A group of five workers waited for a bus to take them to their jobs, and a half-dozen police officers strode down the street together as their shift ended, with another six officers replacing them minutes later. Nationwide protests are expected to continue on Thursday night, after peaceful demonstrations rolled through Washington, D.C., Minneapolis, Denver and Seattle on Wednesday. Gray also could have simply been frantic, and he had kept banging loud enough for the police to stop a second time five minutes later, and call for a cop to check on him in the back.

On the day of his death, he saw cops patrolling a neighborhood known as a drug market and his lengthy rap sheet meant he was well-known to the cops who pursued him. For the past several days, bus drivers have taken detours around troubled areas. “I’ve been catching cabs for days, and I can’t really afford it,” said Tammie Johnson, who does eviction paperwork for a company in East Baltimore. The Post said it was given the document under the condition that the prisoner not be named because the person who provided it feared for the inmate’s safety.

Construction worker Grady Watson, 52, returned to his job site near the main rioting area where he is part of a crew that is building a senior-housing complex. We’ve got to keep the peace.” Skirmishes broke out on the ground despite Cummings’ efforts, as protesters initially refused to go home when a curfew that went into effect on Tuesday began its second night. They’re what have now come to be known as Baltimore’s “peaceful protests.” After Sunday we start to see the phrases “peaceful protest” and “riots.” We start to see the word “thugs.” A black mother sees her son protesting and grabs and hits him. Gray was found unconscious in the wagon when it arrived at a police station on April 12, then taken to a hospital, where he died in a coma a week later. “We disagree with any implication that Freddie Gray severed his own spinal cord,” Downs said. “We question the accuracy of the police reports we’ve seen thus far, including the police report that says Mr. But some officials have said they are worried that there is confusion among the public that there will be some sort of official report or “verdict” released to the public on Friday.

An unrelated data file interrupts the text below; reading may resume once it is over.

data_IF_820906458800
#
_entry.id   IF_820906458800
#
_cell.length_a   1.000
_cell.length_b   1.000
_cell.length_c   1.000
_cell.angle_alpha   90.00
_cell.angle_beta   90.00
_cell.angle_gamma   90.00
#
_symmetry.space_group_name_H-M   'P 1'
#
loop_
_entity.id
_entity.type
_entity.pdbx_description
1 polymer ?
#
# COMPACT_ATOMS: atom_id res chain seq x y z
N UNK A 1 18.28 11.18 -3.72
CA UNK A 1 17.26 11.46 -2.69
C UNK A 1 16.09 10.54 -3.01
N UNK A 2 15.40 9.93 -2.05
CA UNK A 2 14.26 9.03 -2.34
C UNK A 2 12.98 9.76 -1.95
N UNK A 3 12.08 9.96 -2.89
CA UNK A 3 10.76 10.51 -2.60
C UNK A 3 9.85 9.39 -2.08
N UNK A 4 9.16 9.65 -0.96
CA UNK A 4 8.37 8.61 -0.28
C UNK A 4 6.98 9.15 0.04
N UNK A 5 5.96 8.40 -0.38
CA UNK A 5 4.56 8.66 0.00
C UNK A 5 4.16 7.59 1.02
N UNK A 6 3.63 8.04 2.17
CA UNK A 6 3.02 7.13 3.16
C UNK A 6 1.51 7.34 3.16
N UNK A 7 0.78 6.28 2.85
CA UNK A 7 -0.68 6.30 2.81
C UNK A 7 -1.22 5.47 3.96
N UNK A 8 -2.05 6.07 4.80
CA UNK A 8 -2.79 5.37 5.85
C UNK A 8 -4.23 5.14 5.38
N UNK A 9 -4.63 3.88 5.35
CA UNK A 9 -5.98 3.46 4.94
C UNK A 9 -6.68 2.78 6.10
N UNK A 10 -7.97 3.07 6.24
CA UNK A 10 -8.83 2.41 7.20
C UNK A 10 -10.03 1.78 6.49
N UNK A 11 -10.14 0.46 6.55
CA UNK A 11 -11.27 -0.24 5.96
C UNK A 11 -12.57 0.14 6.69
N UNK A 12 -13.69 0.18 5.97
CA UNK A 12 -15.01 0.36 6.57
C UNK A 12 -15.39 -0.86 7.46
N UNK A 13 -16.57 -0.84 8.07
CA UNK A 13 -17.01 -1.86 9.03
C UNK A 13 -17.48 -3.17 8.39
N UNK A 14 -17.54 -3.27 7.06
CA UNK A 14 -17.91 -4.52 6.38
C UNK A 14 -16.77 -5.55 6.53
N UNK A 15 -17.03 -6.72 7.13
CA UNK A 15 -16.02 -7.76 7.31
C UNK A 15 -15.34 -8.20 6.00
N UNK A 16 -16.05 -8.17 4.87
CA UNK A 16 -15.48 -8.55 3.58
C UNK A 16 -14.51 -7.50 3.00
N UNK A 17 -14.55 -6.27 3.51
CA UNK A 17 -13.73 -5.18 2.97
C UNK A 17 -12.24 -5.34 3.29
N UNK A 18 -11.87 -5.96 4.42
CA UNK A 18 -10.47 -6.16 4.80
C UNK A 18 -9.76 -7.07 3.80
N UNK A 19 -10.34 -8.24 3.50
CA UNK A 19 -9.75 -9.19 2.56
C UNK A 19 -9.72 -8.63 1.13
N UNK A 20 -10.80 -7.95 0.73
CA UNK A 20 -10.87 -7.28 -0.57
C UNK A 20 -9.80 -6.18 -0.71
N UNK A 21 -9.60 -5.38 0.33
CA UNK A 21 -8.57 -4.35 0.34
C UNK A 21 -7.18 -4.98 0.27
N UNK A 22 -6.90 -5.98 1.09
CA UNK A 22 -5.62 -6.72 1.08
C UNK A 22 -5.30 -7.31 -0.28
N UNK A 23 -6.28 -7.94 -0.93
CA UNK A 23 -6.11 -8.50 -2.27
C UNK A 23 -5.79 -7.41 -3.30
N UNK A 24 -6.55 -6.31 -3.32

Because if we remove the “riots” and the “peaceful protests,” if we remove the “thuggery” and “criminals” this black woman hitting her child would be called an animal. At least we already know enough to reach a conclusion: If it sounded like Gray sought to injure himself in that van, it was after he had been making those very same sounds to signal he needed help. Jayne Miller, an investigative reporter for WBAL, refuted the report during an appearance on msnbc’s “All In” on Wednesday night. “According to our sources by the time that prisoner is loaded into that van Freddie Gray was unresponsive. Cummings (D-Md.) grabbed a bullhorn and marched around the intersection, saying repeatedly, “Let’s go home.” The 30-year-old lifelong Baltimore resident works as a forklift operator and said the “people of Baltimore won’t give up until there is justice.” At a Wednesday evening news conference, Batts, the police commissioner, said 16 more individuals were arrested. Keith Alexander, Lynh Bui, John Woodrox Cox, Mary Pat Flaherty, Ashley Halsey III, Joe Heim, Arelis Hernandez, Dan Morse, Peter Hermann and Matt Zapotosky contributed to this report.